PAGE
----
The next plot shows the consolidated results from all 255 back tested portfolios. This is an alternative way to visualize the results from the previous two bar charts. Again, it can be seen i) quantitatively that the DRIP strategy resulted in a higher final value most of the time (61.56%) (i.e. most of the data points are shifted to the right of the diagonal line), and ii) qualitatively that the percent difference between the DRIP and manual strategy is greater when the DRIP is higher than when the manual strategy is higher (i.e. data points are shifted farther to the right when they are on the right than how far they are shifted to the left when they are on the left).
It is also important to take into consideration the number of transactions that take place in the manual purchase strategy since each transaction will likely incur a transaction cost, whereas a DRIP reinvestment will most likely be cost-free. The table below lists the average number of transactions for each portfolio size group.
Average Transaction Number
One of the criticisms of the previous study which could also be aimed at this analysis is that ten years isn't long enough for the effect of compounding to become evident. Although it doesn't seem that if these thirteen year back tests were allowed to play out for a longer time it would make a difference, I did one single 24 year long DRIP/manual purchase back test comparison with ED to get a sense of what a 'deeper' back test might reveal. The results are in the table below:
Date of Purchase
DRIP Value: 7/15/13
Manual Value: 7/15/13
Transaction number *
* Transaction number is only for the manual back test.
Again, a simple DRIP outperformed a manual purchase strategy.
Based on these results, a simple DRIP outperforms a manual reinvestment strategy most of the time, given the conditions I've described above. Additionally, for cases in which the manual strategy is the out-performer, the average percentage by which it is higher is lower than the average percentage by which the DRIP is higher when it is the out-performer. In a longer back test (roughly 2X) with ED, the simple DRIP also outperformed the manual strategy. Taking this under-performance into consideration along with the fact that transaction fees are likely to build up with the manual strategy, a simple DRIP at first blush seems like a better choice.
There are some possible criticisms of this analysis, some of which I've listed below, along with my responses:
1) Criticism: The buy criteria in the manual strategy are too restrictive. An argument here might be that the buy conditions that were defined here don't reflect how investors would actually manually reinvest saved dividends.
My response would be that there are likely to be as many methods of manually reinvesting dividends as there are dividend growth investors. The usefulness/informativeness of this analysis is going to be a function of how well the manual purchase criteria I've used actually track what an investor would do. If you consider the 'perfect' time to buy as when the price bottoms out, I think the criteria used above are on roughly equal footing as investors. Sometimes the investor makes his/her purchase at the bottom, and sometimes the buy criteria used above correctly identifies the bottom. Both are fallible in this regard. I think the value of my analysis is that it's nice to know that given the conditions I used, it's not necessary to play that game in the accumulation phase - that the DRIP is likely to outperform or not be far behind what the manual purchasing strategy would have been. That's not to say, however, that there are no possible manual purchase criteria that could be used that would outperform the DRIP. I think this analysis is valuable primarily because it gives some idea of how a manual strategy might compare with a DRIP, but the results should be interpreted in light of the fact that only one of an unlimited number of manual purchase strategies was considered.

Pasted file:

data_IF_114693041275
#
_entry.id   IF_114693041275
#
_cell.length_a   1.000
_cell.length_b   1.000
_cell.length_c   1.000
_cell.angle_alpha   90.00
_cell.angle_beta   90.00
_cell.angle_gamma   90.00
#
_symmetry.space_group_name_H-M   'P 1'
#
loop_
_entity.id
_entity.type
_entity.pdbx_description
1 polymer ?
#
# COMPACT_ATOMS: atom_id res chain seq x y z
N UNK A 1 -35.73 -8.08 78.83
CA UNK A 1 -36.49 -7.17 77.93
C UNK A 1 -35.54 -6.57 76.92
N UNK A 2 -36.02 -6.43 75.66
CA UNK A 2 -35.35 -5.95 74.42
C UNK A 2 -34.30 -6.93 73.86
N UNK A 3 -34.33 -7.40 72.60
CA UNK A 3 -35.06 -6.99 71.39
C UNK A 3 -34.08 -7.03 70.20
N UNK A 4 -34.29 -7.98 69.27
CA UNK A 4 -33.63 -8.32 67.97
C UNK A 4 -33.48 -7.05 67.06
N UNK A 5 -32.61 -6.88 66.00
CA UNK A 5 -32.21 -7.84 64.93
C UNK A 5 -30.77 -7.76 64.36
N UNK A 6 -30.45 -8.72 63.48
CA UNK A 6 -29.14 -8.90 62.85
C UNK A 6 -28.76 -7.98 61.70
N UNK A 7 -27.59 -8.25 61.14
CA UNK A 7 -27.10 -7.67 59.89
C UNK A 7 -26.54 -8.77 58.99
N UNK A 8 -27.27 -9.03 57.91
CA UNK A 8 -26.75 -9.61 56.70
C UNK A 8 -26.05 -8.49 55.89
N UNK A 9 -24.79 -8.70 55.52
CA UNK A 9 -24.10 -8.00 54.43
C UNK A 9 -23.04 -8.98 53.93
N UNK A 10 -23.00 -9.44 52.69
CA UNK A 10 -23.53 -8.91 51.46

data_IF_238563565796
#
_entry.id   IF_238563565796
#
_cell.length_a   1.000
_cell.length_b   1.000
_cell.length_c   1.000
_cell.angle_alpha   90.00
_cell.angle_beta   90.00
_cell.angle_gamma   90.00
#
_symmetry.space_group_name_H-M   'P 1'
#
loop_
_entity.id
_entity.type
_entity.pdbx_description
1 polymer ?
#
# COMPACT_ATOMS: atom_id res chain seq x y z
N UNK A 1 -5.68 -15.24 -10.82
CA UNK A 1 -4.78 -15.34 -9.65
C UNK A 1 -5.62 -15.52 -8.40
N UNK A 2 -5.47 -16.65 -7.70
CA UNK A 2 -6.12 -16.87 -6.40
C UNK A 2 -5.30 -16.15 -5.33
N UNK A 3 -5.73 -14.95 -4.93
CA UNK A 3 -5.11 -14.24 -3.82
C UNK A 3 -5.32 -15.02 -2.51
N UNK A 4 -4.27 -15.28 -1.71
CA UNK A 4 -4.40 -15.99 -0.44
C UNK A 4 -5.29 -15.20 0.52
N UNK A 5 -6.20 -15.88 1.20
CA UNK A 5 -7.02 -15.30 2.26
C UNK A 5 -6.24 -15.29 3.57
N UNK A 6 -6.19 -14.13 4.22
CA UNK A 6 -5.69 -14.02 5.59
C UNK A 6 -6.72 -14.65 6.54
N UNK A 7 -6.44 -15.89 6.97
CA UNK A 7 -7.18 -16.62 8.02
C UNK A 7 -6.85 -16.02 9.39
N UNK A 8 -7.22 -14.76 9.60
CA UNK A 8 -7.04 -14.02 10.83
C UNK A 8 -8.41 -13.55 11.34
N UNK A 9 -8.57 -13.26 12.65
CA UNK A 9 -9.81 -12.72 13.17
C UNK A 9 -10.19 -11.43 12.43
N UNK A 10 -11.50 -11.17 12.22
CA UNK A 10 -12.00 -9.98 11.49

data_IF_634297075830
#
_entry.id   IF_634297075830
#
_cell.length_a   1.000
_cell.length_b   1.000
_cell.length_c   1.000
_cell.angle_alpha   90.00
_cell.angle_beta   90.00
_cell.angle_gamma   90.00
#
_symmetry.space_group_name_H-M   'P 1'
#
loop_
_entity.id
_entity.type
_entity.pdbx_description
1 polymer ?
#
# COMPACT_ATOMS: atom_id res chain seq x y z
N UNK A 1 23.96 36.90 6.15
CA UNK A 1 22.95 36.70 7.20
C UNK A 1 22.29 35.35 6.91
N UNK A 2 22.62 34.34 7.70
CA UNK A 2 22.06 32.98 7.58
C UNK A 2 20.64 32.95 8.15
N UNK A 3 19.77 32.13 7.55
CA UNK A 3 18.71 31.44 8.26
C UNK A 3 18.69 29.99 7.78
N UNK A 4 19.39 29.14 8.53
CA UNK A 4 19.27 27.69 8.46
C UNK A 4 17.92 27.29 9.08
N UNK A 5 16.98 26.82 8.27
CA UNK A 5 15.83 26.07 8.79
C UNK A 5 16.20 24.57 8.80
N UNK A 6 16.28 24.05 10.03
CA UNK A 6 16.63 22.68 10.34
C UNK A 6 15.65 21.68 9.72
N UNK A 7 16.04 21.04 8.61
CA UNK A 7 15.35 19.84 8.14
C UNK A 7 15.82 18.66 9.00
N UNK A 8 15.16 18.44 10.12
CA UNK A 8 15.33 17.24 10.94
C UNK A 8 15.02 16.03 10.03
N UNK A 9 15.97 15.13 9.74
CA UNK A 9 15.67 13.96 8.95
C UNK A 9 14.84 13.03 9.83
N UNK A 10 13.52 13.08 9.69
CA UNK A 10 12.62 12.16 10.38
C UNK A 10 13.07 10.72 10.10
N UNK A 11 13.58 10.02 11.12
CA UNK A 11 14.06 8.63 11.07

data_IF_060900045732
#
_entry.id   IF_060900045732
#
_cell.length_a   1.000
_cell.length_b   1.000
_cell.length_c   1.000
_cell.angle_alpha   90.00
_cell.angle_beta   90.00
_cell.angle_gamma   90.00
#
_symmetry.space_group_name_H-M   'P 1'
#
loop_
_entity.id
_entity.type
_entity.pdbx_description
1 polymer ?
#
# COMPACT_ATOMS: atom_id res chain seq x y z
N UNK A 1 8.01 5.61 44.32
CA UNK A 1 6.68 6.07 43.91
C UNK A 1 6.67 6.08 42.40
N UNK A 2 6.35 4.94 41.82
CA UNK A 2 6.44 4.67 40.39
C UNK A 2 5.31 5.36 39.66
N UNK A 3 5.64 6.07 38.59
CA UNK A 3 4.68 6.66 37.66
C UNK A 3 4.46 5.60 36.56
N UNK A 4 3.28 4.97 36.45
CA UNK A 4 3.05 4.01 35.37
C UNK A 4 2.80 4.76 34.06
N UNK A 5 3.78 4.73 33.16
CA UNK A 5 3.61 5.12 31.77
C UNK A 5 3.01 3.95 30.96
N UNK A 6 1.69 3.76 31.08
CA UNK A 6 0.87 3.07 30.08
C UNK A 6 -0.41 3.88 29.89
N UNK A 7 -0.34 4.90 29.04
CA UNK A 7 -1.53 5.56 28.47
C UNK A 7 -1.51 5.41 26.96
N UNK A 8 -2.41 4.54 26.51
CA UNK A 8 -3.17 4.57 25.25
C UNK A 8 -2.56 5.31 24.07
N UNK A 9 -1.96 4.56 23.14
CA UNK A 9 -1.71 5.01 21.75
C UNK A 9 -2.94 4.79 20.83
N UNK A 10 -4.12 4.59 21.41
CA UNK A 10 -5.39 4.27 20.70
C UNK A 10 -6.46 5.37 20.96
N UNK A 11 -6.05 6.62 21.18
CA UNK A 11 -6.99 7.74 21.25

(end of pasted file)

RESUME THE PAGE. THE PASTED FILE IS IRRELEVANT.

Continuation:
2) Criticism: There are many reasons why an investor would want to collect dividends rather than reinvest them. For example, an investor in distribution phase might wish to receive dividends as income, or an investor who wishes to balance his/her portfolio in a certain way might not want too much invested in one stock.
My response here would be: I completely agree. I think there are a lot of very good reasons why an investor would want to collect dividends and reinvest them manually or not at all instead of DRIPing. For an investor in early-mid accumulation phase, however, I think it's helpful to understand the results of this analysis to, again, get some idea of how a manual strategy might compare with a DRIP.
Although my results suggest that a simple DRIP is likely to outperform manual reinvestment (as I've defined the strategy here), my intent is not to make the broad (and erroneous, I think) statement that a DRIP will always outperform any manual reinvestment strategy or that it is always the 'better' choice. The 'better' choice depends many factors, including but certainly not limited to: the goals of the investor, the age of the investor and risk preferences.
1) Related-measures t-test performed at: graphpad.com/quickcalcs/ttest1/
2) All back testing was done using a python script that I wrote.
3) All stock price data was obtained from Yahoo Finance.
4) Dividend payment date information was retrieved from nasdaq.com. Incomplete data was filled in at the companies' Investor Relations web pages.